Selected by the Modern Library as one of the 100 best nonfiction books of all time
Thirty years ago, The Rise of Theodore Roosevelt won both the Pulitzer Prize and the National Book Award. A collectorâs item in its original edition, it has never been out of print as a paperback. This classic book is now reissued in hardcover, along with Theodore Rex, to coincide with the publication of Colonel Roosevelt, the third and concluding volume of Edmund Morrisâs definitive trilogy on the life of the twenty-sixth President.
Although Theodore Rex fully recounts TRâs years in the White House (1901â1909), The Rise of Theodore Roosevelt begins with a brilliant Prologue describing the President at the apex of his international prestige. That was on New Yearâs Day, 1907, when TR, who had just won the Nobel Peace Prize, threw open the doors of the White House to the American people and shook 8,150 hands, more than any man before him. Morris re-creates the reception with such authentic detail that the reader gets almost as vivid an impression of TR as those who attended. One visitor remarked afterward, âYou go to the White House, you shake hands with Roosevelt and hear him talkâand then you go home to wring the personality out of your clothes.â
The rest of this book tells the story of TRâs irresistible rise to power. (He himself compared his trajectory to that of a rocket.) It is, in effect, the biography of seven menâa naturalist, a writer, a lover, a hunter, a ranchman, a soldier, and a politicianâwho merged at age forty-two to become the youngest President in our history. Rarely has any public figure exercised such a charismatic hold on the popular imagination. Edith Wharton likened TRâs vitality to radium. H. G. Wells said that he wasÂ âa very symbol of the creative will in man.â Walter Lippmann characterized him simply as our only âlovableâ chief executive.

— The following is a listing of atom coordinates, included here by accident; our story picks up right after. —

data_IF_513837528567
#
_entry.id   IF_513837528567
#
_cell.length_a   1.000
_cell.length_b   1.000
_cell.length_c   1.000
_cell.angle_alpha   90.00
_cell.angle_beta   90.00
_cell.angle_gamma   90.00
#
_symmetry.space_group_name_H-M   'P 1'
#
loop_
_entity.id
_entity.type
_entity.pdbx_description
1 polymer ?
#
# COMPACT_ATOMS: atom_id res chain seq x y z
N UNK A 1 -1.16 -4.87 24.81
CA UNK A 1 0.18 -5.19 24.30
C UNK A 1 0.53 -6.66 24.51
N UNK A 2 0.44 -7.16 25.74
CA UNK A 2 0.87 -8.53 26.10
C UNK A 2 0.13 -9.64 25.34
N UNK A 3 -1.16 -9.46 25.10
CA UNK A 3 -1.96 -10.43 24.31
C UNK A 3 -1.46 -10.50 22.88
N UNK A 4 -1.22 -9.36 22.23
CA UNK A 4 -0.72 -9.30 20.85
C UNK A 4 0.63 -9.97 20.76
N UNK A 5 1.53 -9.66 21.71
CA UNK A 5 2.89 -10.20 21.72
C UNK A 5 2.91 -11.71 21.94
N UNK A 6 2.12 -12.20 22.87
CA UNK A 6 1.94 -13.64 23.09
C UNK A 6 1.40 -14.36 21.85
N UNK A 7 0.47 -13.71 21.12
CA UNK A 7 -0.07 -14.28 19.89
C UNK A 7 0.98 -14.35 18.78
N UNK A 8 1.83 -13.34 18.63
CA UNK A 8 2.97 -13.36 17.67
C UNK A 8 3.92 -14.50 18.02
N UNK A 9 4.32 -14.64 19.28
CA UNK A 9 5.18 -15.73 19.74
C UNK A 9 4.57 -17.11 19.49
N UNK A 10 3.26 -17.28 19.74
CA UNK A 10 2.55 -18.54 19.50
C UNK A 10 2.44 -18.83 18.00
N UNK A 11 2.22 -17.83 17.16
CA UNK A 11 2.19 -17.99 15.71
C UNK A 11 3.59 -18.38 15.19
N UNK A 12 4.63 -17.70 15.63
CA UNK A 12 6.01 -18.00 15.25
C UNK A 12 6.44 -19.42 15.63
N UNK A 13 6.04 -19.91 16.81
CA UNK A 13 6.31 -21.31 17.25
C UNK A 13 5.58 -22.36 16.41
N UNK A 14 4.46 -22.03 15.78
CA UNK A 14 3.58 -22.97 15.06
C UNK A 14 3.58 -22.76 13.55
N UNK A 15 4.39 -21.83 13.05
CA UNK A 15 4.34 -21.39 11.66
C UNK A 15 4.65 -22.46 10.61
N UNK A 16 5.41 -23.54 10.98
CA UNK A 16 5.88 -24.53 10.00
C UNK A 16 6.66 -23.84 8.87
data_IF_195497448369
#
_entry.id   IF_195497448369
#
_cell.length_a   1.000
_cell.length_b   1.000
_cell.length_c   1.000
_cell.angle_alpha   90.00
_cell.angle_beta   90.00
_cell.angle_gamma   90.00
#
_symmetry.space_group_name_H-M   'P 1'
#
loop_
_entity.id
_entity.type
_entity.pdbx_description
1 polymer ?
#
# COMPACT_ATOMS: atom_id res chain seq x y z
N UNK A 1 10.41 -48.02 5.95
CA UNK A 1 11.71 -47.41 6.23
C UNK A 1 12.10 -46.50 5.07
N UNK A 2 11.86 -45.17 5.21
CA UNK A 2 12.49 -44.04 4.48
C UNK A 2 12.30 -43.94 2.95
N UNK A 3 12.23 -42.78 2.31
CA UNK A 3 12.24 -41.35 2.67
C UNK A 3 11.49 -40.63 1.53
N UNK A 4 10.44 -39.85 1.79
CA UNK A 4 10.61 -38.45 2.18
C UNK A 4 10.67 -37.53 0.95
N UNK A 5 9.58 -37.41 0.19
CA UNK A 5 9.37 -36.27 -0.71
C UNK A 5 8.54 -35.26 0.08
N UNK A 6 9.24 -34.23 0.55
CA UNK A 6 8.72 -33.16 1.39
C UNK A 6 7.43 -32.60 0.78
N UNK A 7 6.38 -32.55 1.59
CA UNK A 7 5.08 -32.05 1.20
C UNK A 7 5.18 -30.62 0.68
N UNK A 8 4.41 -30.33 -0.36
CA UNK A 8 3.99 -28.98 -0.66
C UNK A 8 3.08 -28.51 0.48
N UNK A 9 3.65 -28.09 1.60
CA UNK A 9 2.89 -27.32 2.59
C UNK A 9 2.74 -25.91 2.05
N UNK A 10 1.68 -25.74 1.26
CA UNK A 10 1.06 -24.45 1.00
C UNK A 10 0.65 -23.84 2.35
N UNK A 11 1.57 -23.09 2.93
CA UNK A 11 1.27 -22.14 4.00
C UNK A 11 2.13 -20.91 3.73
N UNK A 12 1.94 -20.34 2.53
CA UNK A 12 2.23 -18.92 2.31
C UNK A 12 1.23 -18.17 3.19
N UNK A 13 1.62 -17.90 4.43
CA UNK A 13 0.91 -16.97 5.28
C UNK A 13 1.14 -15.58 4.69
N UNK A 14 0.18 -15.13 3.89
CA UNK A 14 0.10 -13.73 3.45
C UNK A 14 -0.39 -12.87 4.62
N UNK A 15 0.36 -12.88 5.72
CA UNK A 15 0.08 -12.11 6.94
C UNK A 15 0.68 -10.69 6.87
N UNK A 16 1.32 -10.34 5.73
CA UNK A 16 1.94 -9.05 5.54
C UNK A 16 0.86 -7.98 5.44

During the years 1858â1901, Theodore Roosevelt, the son of a wealthy Yankee father and a plantation-bred southern belle, transformed himself from a frail, asthmatic boy into a full-blooded man. Fresh out of Harvard, he simultaneously published a distinguished work of naval history and became the fist-swinging leader of a Republican insurgency in the New York State Assembly. He had a youthful romance as lyricalâand tragicâas any in Victorian fiction. He chased thieves across the Badlands of North Dakota with a copy of Anna Karenina in one hand and a Winchester rifle in the other. Married to his childhood sweetheart in 1886, he became the country squire of Sagamore Hill on Long Island, a flamboyant civil service reformer in Washington, D.C., and a night-stalking police commissioner in New York City. As assistant secretary of the navy under President McKinley, he almost single-handedly brought about the Spanish-American War. After leading âRooseveltâs Rough Ridersâ in the famous charge up San Juan Hill, Cuba, he returned home a military hero, and was rewarded with the governorship of New York. In what he called his âspare hoursâ he fathered six children and wrote fourteen books. By 1901, the man Senator Mark Hanna called âthat damned cowboyâ was vice president of the United States. Seven months later, an assassinâs bullet gave TR the national leadership he had always craved.
His is a story so prodigal in its variety, so surprising in its turns of fate, that previous biographers have treated it as a series of haphazard episodes. This book, the only full study of TRâs pre-presidential years, shows that he was an inevitable chief executive, and recognized as such in his early teens. His apparently random adventures were precipitated and linked by various aspects of his character, not least an overwhelming will. âIt was as if he were subconsciously aware that he was a man of many selves,â the author writes, âand set about developing each one in turn, knowing that one day he would be President of all the people.â